BUDAPEST, Feb. 20 (JTA) — For some Jewish leaders, the battle for restitution continues no matter what the occasion.
On Tuesday, Hungarian President Ferenc Madl presented a medal to the secretary-general of the World Jewish Congress, Israel Singer, for his efforts on behalf of Jews around the world.
“We highly appreciate your efforts in seeking appropriate compensation for the Hungarian Jews, once a major Jewish community in Europe,” said Madl, who during a ceremony in Parliament presented Singer with the Commander’s Cross of the Order of Merit of the Republic of Hungary.
During his speech, Singer — who has represented the interests of Holocaust survivors in negotiations with several European governments — said that the honor was not for him, but for the Jewish people as a whole.
“One day, Christians, Muslims, Jews and Gypsies are going to be equal,” Singer said.
“The struggle has not been concluded yet,” he added.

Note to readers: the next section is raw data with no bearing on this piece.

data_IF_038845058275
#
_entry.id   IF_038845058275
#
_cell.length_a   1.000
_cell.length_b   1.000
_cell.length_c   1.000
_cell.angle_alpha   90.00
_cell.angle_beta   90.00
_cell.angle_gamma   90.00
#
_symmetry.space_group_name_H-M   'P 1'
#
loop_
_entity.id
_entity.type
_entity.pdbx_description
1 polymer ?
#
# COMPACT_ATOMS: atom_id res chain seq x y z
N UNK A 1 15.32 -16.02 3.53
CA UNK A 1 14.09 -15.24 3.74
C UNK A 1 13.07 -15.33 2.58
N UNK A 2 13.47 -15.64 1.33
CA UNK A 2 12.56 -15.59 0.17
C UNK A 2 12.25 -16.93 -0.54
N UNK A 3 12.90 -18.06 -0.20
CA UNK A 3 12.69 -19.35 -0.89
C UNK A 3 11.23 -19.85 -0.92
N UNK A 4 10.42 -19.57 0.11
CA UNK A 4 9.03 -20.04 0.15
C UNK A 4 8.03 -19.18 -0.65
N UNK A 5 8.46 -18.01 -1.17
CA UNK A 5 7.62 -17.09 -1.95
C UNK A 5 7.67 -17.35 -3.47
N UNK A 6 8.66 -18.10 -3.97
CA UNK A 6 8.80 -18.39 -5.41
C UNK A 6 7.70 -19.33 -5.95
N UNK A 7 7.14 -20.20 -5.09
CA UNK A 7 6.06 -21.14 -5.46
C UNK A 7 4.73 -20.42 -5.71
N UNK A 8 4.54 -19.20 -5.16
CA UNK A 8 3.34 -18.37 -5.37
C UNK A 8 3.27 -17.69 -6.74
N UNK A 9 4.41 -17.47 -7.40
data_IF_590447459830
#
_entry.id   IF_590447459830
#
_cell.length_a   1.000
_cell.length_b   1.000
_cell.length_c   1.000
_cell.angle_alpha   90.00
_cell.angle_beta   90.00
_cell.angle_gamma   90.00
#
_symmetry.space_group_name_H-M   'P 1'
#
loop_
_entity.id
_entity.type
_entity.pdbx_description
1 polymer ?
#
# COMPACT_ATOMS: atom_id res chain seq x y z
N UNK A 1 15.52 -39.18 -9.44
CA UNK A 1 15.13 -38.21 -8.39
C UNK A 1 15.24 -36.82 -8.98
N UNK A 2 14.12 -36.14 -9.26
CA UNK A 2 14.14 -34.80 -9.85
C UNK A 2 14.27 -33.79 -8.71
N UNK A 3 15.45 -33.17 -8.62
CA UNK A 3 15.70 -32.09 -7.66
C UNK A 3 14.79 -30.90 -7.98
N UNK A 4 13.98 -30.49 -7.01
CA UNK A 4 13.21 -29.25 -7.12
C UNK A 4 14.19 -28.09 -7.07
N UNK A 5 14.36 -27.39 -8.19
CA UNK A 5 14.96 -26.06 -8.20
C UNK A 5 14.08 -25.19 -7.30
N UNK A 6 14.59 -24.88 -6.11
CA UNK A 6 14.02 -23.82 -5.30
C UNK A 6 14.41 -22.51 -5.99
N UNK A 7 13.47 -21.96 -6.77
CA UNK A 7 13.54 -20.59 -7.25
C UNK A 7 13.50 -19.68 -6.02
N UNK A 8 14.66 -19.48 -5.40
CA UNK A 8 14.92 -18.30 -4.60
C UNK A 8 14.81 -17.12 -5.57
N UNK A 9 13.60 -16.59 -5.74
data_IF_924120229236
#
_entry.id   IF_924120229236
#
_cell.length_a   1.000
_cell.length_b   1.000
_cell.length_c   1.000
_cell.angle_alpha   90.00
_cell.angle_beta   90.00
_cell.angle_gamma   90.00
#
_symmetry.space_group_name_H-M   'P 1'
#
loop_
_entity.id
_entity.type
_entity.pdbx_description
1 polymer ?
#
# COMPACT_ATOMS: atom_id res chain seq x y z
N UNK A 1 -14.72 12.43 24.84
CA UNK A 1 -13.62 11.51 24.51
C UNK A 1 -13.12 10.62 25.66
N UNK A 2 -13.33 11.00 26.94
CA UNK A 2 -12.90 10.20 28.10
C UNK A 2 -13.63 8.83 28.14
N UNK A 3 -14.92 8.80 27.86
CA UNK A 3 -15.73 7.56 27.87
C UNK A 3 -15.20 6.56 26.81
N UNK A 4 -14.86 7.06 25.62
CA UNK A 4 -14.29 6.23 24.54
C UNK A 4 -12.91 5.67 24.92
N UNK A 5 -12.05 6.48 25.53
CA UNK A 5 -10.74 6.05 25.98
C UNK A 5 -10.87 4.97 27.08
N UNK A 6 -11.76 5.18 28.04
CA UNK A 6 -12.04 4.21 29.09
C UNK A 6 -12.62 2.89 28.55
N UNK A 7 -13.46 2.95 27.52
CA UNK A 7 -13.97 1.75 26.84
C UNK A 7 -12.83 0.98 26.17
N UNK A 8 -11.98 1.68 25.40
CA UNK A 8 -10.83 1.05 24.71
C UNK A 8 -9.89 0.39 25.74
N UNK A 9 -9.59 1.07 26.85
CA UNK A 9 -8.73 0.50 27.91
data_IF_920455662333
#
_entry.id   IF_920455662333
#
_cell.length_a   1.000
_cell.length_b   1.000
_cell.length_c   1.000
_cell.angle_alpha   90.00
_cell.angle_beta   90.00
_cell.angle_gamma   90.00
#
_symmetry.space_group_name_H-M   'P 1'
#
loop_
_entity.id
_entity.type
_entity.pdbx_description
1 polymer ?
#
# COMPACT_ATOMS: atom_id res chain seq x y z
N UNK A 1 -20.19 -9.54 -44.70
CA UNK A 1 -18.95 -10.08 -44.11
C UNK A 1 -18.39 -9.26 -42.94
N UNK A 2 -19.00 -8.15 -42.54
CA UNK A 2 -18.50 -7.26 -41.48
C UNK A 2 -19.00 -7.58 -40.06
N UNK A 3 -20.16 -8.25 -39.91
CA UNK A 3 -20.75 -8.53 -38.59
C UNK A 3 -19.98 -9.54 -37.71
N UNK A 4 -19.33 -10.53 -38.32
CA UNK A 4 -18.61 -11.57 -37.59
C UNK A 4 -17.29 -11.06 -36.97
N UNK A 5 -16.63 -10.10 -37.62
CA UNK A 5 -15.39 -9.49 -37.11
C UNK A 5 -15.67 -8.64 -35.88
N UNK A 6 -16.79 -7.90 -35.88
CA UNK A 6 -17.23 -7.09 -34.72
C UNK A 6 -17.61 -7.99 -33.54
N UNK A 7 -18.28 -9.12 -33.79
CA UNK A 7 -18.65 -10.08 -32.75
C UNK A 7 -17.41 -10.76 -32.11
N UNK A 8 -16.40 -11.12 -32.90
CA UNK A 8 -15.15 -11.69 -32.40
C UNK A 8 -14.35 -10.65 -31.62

In an indication of his readiness to continue the struggle, Singer spoke with Madl after the ceremony about an issue that has stirred passions among Hungary’s Jews.
The Hungarian Parliament is offering to make a one-time payment to relatives of Jewish Holocaust victims that would amount to about $140 — a pitiful sum in the eyes of the local community.
Singer made it clear during his conversation with Madl that he shared this view.
In an interview with JTA after the ceremony, Singer said, “One should remember what an insult it is to tell Jews that their relatives are worth so little.”
Singer also said during the interview that compensation efforts on behalf of Holocaust survivors in Eastern and Central Europe were “too little, too late,” and called it a “crime and a scandal” that the West — Germany in particular — did not want to send hard-currency reparations to Jewish victims living in the former Communist bloc.
“In this part of the world, 80 to 90 percent of Jews died and were never compensated,” he said.
Singer also vowed action regarding the so-called Hungarian Gold Train, a shipment of Jewish property seized by the Nazis that fell into U.S. hands at the end of World War II, but which was never returned to its rightful owners.
Singer said he would press the Bush administration to deal with this issue. “It is the beginning, not the end” of restitution efforts, Singer promised.